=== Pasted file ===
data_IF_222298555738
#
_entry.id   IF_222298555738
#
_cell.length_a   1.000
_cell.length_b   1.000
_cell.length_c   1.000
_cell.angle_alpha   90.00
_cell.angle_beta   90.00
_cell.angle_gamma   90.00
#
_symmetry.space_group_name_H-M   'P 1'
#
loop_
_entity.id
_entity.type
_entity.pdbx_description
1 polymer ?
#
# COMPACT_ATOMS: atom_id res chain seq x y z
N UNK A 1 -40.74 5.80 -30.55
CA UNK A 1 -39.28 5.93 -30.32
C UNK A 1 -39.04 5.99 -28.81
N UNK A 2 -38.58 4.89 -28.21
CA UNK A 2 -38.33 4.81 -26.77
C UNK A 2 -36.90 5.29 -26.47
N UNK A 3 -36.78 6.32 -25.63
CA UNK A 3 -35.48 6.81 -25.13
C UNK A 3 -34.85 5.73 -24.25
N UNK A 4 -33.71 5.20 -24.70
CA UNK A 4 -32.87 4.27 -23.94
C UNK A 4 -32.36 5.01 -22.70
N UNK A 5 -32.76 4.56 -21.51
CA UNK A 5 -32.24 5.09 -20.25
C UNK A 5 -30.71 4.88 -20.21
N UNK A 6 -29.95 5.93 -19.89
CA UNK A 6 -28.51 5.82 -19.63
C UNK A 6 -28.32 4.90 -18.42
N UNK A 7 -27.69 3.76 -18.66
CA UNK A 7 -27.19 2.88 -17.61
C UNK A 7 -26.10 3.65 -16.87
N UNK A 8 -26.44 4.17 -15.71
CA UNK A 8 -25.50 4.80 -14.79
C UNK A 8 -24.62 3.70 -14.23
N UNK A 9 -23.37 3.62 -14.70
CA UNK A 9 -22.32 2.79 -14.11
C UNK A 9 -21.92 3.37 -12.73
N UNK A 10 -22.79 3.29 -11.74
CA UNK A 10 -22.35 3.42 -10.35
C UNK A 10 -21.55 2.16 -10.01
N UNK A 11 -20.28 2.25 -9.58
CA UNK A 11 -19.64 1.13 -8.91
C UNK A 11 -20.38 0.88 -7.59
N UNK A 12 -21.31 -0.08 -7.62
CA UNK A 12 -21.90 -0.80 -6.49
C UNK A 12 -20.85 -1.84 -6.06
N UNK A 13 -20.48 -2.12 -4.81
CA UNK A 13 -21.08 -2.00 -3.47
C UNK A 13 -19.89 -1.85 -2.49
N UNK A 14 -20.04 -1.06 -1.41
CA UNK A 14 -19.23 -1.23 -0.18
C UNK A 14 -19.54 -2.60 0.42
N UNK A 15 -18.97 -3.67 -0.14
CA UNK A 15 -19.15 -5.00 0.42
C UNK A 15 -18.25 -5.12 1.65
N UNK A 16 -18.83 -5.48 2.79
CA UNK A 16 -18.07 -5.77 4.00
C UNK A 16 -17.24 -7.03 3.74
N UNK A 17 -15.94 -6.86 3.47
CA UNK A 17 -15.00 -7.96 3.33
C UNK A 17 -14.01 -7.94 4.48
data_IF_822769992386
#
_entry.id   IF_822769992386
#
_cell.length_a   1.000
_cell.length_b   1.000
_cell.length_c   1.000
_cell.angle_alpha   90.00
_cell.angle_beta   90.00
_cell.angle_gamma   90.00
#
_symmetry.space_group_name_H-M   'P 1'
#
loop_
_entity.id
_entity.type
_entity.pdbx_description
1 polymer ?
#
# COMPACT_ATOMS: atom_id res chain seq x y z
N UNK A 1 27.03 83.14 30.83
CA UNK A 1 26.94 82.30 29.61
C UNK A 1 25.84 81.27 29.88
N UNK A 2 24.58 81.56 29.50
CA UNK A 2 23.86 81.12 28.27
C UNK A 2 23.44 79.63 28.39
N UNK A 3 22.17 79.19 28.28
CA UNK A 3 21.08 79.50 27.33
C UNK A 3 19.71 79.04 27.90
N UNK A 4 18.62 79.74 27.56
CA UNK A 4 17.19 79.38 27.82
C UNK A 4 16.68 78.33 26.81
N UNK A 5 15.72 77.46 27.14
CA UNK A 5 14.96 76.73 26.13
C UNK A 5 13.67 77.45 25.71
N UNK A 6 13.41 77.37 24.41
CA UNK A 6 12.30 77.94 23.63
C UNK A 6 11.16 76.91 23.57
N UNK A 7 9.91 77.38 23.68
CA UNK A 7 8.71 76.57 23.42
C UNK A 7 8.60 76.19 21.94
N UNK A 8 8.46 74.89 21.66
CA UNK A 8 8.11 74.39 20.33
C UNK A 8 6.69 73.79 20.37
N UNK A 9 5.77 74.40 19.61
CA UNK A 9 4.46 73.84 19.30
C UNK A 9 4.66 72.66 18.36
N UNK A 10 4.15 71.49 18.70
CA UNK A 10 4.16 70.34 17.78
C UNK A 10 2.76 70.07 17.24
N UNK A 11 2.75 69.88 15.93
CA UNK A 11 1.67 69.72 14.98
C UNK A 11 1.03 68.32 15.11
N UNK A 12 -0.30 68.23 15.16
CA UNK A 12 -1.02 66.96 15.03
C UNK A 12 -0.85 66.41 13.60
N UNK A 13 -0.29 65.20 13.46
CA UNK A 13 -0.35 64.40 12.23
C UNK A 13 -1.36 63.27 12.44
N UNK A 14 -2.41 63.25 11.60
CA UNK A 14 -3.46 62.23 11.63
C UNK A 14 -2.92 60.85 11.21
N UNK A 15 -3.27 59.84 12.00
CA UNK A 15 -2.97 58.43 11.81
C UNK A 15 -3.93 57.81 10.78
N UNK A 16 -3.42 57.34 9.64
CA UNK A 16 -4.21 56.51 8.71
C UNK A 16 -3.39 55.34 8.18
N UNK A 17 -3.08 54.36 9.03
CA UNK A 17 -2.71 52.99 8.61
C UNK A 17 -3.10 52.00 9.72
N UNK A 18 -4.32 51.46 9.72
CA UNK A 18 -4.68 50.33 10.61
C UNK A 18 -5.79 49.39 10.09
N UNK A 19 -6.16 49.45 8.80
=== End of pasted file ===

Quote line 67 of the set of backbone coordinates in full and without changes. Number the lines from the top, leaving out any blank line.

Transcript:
CA UNK A 16 -18.07 -5.77 4.00